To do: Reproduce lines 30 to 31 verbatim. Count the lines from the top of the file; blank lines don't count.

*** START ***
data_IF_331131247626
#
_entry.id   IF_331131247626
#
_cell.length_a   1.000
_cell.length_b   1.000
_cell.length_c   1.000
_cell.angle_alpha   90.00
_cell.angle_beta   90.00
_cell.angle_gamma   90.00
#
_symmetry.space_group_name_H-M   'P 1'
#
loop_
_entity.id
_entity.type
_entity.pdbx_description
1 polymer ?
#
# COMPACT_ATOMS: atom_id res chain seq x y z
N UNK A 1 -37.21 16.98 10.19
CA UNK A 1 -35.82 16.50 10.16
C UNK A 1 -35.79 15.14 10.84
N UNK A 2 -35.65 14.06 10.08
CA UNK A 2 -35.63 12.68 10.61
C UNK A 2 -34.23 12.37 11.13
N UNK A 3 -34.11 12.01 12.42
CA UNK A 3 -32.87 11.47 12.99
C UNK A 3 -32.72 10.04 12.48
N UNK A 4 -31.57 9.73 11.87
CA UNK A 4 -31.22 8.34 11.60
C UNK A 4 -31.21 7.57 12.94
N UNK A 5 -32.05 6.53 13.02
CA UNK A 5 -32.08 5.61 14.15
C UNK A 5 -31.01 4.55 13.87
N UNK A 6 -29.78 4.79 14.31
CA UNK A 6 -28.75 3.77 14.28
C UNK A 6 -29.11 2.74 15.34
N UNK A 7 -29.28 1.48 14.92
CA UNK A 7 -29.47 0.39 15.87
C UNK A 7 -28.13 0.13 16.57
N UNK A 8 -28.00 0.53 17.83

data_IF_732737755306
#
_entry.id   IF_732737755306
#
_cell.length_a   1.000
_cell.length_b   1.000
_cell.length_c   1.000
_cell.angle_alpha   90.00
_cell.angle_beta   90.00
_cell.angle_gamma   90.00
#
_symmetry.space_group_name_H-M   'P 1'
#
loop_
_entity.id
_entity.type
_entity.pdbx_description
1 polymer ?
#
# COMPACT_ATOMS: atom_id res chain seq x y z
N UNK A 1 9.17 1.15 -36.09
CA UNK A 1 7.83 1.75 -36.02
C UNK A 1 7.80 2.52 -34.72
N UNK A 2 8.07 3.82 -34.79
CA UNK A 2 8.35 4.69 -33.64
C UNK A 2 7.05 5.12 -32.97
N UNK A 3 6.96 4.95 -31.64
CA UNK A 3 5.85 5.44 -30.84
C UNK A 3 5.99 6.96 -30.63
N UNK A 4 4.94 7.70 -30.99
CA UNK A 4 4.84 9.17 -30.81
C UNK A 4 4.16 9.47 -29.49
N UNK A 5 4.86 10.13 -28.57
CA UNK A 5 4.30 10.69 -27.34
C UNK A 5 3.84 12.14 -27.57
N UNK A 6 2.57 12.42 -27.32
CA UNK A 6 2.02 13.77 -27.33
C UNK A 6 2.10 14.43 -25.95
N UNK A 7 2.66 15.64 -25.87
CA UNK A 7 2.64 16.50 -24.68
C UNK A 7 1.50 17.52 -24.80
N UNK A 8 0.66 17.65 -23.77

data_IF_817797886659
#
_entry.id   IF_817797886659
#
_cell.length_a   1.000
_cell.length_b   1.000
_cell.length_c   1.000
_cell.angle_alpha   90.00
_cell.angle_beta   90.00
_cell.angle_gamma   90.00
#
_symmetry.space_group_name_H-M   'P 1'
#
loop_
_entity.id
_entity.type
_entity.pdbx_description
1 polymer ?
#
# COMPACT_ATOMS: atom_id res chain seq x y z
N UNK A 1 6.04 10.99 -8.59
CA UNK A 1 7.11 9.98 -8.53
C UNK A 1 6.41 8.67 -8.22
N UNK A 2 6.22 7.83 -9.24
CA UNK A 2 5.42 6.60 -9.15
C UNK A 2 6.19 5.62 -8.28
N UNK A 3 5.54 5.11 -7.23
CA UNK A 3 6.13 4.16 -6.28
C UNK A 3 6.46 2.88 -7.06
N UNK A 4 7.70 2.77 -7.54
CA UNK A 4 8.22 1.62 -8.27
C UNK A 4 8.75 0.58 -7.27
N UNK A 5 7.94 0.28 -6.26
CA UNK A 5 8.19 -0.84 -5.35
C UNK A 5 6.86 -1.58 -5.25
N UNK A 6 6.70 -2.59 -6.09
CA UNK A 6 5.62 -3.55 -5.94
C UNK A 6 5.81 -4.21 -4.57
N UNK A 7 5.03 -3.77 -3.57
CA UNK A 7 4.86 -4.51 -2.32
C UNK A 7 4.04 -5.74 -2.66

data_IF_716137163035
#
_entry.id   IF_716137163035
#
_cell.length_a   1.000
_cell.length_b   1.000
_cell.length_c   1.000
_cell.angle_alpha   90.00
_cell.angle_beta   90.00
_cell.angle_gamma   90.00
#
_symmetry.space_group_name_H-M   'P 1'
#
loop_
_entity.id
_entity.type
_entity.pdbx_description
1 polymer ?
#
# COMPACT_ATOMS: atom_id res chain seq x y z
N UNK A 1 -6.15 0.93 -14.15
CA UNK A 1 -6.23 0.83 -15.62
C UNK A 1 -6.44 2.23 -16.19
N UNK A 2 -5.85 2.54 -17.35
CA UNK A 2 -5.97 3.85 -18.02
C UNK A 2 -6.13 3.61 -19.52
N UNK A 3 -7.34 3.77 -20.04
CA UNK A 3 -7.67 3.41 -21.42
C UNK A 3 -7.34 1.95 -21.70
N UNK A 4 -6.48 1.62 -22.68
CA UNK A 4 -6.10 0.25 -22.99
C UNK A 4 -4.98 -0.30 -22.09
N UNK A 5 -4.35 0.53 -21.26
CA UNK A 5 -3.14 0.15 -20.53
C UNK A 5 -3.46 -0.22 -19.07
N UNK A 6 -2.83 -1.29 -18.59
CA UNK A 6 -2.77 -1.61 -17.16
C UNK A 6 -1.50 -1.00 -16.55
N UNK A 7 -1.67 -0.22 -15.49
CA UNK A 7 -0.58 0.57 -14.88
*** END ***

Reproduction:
N UNK A 4 -31.57 9.73 11.87
CA UNK A 4 -31.22 8.34 11.60